Mrs Fletcher • The New Yorker


Tom Perrotta’s latest novel, “Mrs. Fletcher,” studies the reshaping of American erotic life by technology. •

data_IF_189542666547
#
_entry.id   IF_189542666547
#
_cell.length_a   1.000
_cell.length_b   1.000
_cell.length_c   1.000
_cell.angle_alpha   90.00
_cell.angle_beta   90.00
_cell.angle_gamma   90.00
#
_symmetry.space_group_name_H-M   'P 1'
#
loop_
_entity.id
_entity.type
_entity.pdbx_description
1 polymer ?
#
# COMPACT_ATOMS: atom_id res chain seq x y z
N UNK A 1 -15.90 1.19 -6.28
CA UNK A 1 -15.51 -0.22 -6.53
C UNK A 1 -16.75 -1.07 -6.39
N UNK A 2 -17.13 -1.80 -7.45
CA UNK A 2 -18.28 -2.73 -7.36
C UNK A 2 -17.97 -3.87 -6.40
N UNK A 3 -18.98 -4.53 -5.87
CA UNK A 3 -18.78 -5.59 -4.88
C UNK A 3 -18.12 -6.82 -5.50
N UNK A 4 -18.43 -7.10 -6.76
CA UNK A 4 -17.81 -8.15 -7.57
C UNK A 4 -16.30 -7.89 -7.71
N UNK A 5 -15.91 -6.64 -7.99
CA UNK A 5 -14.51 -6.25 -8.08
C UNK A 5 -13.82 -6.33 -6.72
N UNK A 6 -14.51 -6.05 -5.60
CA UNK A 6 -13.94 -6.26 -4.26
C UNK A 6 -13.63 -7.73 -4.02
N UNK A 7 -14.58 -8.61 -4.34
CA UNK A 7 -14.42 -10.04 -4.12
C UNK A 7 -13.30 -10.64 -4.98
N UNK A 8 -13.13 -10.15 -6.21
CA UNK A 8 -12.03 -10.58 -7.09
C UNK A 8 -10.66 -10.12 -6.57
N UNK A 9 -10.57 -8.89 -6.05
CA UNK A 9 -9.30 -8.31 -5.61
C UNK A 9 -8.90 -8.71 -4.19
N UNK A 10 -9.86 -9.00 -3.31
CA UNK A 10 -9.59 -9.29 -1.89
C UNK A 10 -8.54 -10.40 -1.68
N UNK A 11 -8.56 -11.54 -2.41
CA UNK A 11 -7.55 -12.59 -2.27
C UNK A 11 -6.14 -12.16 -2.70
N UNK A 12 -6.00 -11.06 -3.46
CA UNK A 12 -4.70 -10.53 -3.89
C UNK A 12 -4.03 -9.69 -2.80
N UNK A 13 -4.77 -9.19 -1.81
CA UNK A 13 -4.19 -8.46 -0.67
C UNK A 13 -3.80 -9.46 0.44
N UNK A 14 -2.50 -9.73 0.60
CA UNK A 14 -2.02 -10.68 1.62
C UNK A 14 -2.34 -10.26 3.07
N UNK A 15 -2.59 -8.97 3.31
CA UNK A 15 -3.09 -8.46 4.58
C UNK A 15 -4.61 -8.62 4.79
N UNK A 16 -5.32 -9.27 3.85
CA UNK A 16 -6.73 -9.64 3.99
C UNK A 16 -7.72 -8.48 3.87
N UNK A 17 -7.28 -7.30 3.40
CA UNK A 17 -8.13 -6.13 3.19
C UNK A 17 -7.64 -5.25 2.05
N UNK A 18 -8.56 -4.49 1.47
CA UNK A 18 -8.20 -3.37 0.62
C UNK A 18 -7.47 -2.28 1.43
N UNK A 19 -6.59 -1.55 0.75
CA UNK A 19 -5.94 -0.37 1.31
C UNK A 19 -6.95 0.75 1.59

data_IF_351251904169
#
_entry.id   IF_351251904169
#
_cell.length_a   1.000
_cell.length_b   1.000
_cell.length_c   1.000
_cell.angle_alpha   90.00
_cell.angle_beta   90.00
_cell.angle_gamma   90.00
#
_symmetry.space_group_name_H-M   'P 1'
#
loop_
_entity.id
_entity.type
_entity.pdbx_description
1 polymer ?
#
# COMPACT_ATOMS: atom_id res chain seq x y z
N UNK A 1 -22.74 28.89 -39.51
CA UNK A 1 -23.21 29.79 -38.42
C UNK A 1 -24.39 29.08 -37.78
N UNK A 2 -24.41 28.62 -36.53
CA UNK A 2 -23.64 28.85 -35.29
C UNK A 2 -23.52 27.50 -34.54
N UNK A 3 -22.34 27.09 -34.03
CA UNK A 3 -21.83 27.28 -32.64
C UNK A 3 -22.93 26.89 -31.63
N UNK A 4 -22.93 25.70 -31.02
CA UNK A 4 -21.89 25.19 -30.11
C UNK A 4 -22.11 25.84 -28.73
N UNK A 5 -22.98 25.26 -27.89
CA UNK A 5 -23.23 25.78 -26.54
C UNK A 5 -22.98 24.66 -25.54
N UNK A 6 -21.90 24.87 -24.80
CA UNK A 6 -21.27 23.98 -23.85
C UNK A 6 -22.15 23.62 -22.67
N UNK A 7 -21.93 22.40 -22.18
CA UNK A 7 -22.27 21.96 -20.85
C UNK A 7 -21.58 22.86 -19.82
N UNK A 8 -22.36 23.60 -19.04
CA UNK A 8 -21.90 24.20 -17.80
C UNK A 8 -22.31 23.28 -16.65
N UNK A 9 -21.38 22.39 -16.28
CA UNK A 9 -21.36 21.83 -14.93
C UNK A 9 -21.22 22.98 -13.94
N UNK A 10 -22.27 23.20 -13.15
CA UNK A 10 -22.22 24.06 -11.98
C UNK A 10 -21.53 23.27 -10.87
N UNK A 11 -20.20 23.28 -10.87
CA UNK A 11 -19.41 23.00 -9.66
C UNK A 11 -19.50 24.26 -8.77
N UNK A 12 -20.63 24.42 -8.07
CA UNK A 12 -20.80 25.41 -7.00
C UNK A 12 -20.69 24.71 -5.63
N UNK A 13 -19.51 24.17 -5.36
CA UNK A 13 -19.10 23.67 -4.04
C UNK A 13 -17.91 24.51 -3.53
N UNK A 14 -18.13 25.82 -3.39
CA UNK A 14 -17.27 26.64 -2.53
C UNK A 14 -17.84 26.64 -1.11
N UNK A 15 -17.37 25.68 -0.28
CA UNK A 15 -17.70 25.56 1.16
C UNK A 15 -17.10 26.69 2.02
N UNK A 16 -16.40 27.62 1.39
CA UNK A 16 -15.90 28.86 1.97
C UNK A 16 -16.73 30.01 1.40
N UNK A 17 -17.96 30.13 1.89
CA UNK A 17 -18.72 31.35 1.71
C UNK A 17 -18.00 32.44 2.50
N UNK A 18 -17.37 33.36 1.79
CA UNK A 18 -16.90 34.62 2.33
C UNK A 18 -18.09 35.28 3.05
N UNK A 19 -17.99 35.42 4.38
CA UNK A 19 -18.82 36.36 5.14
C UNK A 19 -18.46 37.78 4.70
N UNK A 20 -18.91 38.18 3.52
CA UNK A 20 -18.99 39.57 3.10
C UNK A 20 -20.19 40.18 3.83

n his freshman year of college, Brendan, one of a handful of characters at the center of Tom Perrotta’s new novel, “Mrs. Fletcher,” finds out that his image has been incorporated into another student’s art project. Titled “My Call-Out Wall,” the work provides the artist’s friends with the chance to “call someone out for behavior that damages our community and threatens our safety.” Some of the targets stand accused of classic sins (“LIES RIGHT TO YOUR FACE”), while others have committed more newfangled transgressions (“CULTURAL APPROPRIATOR,” “GASLIGHTER”). Under the painted portrait of Brendan, however, appears a phrase that he considers “a brief summary of my entire life”: “HUGE DISAPPOINTMENT.”

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